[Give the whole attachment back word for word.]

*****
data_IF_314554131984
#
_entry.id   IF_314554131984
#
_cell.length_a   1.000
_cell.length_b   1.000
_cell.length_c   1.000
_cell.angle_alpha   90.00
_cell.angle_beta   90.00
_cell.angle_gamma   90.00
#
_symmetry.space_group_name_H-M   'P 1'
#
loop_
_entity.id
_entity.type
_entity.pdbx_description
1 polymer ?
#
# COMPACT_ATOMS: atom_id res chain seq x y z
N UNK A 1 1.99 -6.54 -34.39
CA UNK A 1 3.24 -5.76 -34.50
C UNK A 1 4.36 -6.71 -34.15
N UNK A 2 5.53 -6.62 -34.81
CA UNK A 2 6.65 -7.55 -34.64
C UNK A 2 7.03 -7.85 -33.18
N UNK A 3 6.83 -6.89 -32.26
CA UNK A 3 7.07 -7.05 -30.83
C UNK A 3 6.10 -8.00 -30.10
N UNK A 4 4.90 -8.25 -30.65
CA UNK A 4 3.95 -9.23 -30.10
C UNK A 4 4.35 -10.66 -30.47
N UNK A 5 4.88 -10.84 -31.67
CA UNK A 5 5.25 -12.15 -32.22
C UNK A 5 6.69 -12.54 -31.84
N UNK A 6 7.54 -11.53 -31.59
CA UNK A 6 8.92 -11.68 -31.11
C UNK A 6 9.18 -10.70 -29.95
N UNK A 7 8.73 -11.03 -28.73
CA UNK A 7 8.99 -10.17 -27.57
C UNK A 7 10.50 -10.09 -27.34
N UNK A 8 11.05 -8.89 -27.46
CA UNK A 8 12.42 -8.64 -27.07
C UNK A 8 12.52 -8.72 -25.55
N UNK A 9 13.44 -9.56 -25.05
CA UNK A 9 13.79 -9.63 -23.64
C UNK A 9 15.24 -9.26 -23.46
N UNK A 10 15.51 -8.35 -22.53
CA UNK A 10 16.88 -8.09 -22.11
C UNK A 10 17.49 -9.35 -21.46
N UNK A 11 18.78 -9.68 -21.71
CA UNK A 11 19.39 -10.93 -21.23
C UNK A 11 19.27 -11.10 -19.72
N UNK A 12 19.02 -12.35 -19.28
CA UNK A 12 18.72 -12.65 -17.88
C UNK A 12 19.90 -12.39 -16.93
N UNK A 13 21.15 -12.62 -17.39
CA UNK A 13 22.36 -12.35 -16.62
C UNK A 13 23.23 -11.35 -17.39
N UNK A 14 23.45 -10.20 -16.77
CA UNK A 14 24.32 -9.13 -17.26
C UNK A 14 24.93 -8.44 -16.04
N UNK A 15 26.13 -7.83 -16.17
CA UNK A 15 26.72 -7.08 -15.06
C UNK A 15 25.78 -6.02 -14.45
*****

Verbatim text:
data_IF_314554131984
#
_entry.id   IF_314554131984
#
_cell.length_a   1.000
_cell.length_b   1.000
_cell.length_c   1.000
_cell.angle_alpha   90.00
_cell.angle_beta   90.00
_cell.angle_gamma   90.00
#
_symmetry.space_group_name_H-M   'P 1'
#
loop_
_entity.id
_entity.type
_entity.pdbx_description
1 polymer ?
#
# COMPACT_ATOMS: atom_id res chain seq x y z
N UNK A 1 1.99 -6.54 -34.39
CA UNK A 1 3.24 -5.76 -34.50
C UNK A 1 4.36 -6.71 -34.15
N UNK A 2 5.53 -6.62 -34.81
CA UNK A 2 6.65 -7.55 -34.64
C UNK A 2 7.03 -7.85 -33.18
N UNK A 3 6.83 -6.89 -32.26
CA UNK A 3 7.07 -7.05 -30.83
C UNK A 3 6.10 -8.00 -30.10
N UNK A 4 4.90 -8.25 -30.65
CA UNK A 4 3.95 -9.23 -30.10
C UNK A 4 4.35 -10.66 -30.47
N UNK A 5 4.88 -10.84 -31.67
CA UNK A 5 5.25 -12.15 -32.22
C UNK A 5 6.69 -12.54 -31.84
N UNK A 6 7.54 -11.53 -31.59
CA UNK A 6 8.92 -11.68 -31.11
C UNK A 6 9.18 -10.70 -29.95
N UNK A 7 8.73 -11.03 -28.73
CA UNK A 7 8.99 -10.17 -27.57
C UNK A 7 10.50 -10.09 -27.34
N UNK A 8 11.05 -8.89 -27.46
CA UNK A 8 12.42 -8.64 -27.07
C UNK A 8 12.52 -8.72 -25.55
N UNK A 9 13.44 -9.56 -25.05
CA UNK A 9 13.79 -9.63 -23.64
C UNK A 9 15.24 -9.26 -23.46
N UNK A 10 15.51 -8.35 -22.53
CA UNK A 10 16.88 -8.09 -22.11
C UNK A 10 17.49 -9.35 -21.46
N UNK A 11 18.78 -9.68 -21.71
CA UNK A 11 19.39 -10.93 -21.23
C UNK A 11 19.27 -11.10 -19.72
N UNK A 12 19.02 -12.35 -19.28
CA UNK A 12 18.72 -12.65 -17.88
C UNK A 12 19.90 -12.39 -16.93
N UNK A 13 21.15 -12.62 -17.39
CA UNK A 13 22.36 -12.35 -16.62
C UNK A 13 23.23 -11.35 -17.39
N UNK A 14 23.45 -10.20 -16.77
CA UNK A 14 24.32 -9.13 -17.26
C UNK A 14 24.93 -8.44 -16.04
N UNK A 15 26.13 -7.83 -16.17
CA UNK A 15 26.72 -7.08 -15.06
C UNK A 15 25.78 -6.02 -14.45